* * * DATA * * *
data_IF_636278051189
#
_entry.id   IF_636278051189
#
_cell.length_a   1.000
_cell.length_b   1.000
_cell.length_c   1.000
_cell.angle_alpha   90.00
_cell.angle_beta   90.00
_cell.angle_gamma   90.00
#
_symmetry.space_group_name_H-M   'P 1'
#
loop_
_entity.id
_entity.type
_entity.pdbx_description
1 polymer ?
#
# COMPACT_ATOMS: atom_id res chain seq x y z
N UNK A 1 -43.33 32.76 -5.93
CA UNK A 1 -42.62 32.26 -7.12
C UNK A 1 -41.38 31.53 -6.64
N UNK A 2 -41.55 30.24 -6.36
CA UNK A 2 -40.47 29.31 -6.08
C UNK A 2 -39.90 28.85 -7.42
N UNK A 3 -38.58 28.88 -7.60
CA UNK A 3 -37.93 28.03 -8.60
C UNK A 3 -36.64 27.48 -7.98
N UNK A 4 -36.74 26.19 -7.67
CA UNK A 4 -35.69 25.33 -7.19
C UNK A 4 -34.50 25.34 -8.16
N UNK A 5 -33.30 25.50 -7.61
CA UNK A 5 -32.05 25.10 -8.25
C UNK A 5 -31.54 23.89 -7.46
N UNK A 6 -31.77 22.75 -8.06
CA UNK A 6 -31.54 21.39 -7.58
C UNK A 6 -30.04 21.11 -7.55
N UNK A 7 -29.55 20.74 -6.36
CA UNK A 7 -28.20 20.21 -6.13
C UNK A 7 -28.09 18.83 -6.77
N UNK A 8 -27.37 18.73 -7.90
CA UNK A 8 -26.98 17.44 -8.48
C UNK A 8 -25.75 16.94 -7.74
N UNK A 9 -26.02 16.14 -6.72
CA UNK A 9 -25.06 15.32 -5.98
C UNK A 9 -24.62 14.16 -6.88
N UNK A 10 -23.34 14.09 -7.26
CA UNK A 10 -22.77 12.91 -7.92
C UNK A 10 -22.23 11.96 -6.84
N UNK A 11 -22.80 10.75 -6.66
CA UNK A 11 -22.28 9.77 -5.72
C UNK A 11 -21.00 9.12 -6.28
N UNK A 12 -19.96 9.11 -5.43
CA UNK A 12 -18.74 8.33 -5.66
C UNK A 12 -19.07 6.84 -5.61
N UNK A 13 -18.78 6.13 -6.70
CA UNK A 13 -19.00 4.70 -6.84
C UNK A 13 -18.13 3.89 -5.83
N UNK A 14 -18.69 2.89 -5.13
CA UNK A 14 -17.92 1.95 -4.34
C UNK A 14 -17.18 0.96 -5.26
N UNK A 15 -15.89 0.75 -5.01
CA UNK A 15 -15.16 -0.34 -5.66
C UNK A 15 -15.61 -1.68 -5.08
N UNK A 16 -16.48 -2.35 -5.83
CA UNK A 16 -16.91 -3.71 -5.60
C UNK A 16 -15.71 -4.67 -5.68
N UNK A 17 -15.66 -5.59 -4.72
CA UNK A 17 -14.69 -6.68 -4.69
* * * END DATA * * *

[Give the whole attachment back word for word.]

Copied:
data_IF_636278051189
#
_entry.id   IF_636278051189
#
_cell.length_a   1.000
_cell.length_b   1.000
_cell.length_c   1.000
_cell.angle_alpha   90.00
_cell.angle_beta   90.00
_cell.angle_gamma   90.00
#
_symmetry.space_group_name_H-M   'P 1'
#
loop_
_entity.id
_entity.type
_entity.pdbx_description
1 polymer ?
#
# COMPACT_ATOMS: atom_id res chain seq x y z
N UNK A 1 -43.33 32.76 -5.93
CA UNK A 1 -42.62 32.26 -7.12
C UNK A 1 -41.38 31.53 -6.64
N UNK A 2 -41.55 30.24 -6.36
CA UNK A 2 -40.47 29.31 -6.08
C UNK A 2 -39.90 28.85 -7.42
N UNK A 3 -38.58 28.88 -7.60
CA UNK A 3 -37.93 28.03 -8.60
C UNK A 3 -36.64 27.48 -7.98
N UNK A 4 -36.74 26.19 -7.67
CA UNK A 4 -35.69 25.33 -7.19
C UNK A 4 -34.50 25.34 -8.16
N UNK A 5 -33.30 25.50 -7.61
CA UNK A 5 -32.05 25.10 -8.25
C UNK A 5 -31.54 23.89 -7.46
N UNK A 6 -31.77 22.75 -8.06
CA UNK A 6 -31.54 21.39 -7.58
C UNK A 6 -30.04 21.11 -7.55
N UNK A 7 -29.55 20.74 -6.36
CA UNK A 7 -28.20 20.21 -6.13
C UNK A 7 -28.09 18.83 -6.77
N UNK A 8 -27.37 18.73 -7.90
CA UNK A 8 -26.98 17.44 -8.48
C UNK A 8 -25.75 16.94 -7.74
N UNK A 9 -26.02 16.14 -6.72
CA UNK A 9 -25.06 15.32 -5.98
C UNK A 9 -24.62 14.16 -6.88
N UNK A 10 -23.34 14.09 -7.26
CA UNK A 10 -22.77 12.91 -7.92
C UNK A 10 -22.23 11.96 -6.84
N UNK A 11 -22.80 10.75 -6.66
CA UNK A 11 -22.28 9.77 -5.72
C UNK A 11 -21.00 9.12 -6.28
N UNK A 12 -19.96 9.11 -5.43
CA UNK A 12 -18.74 8.33 -5.66
C UNK A 12 -19.07 6.84 -5.61
N UNK A 13 -18.78 6.13 -6.70
CA UNK A 13 -19.00 4.70 -6.84
C UNK A 13 -18.13 3.89 -5.83
N UNK A 14 -18.69 2.89 -5.13
CA UNK A 14 -17.92 1.95 -4.34
C UNK A 14 -17.18 0.96 -5.26
N UNK A 15 -15.89 0.75 -5.01
CA UNK A 15 -15.16 -0.34 -5.66
C UNK A 15 -15.61 -1.68 -5.08
N UNK A 16 -16.48 -2.35 -5.83
CA UNK A 16 -16.91 -3.71 -5.60
C UNK A 16 -15.71 -4.67 -5.68
N UNK A 17 -15.66 -5.59 -4.72
CA UNK A 17 -14.69 -6.68 -4.69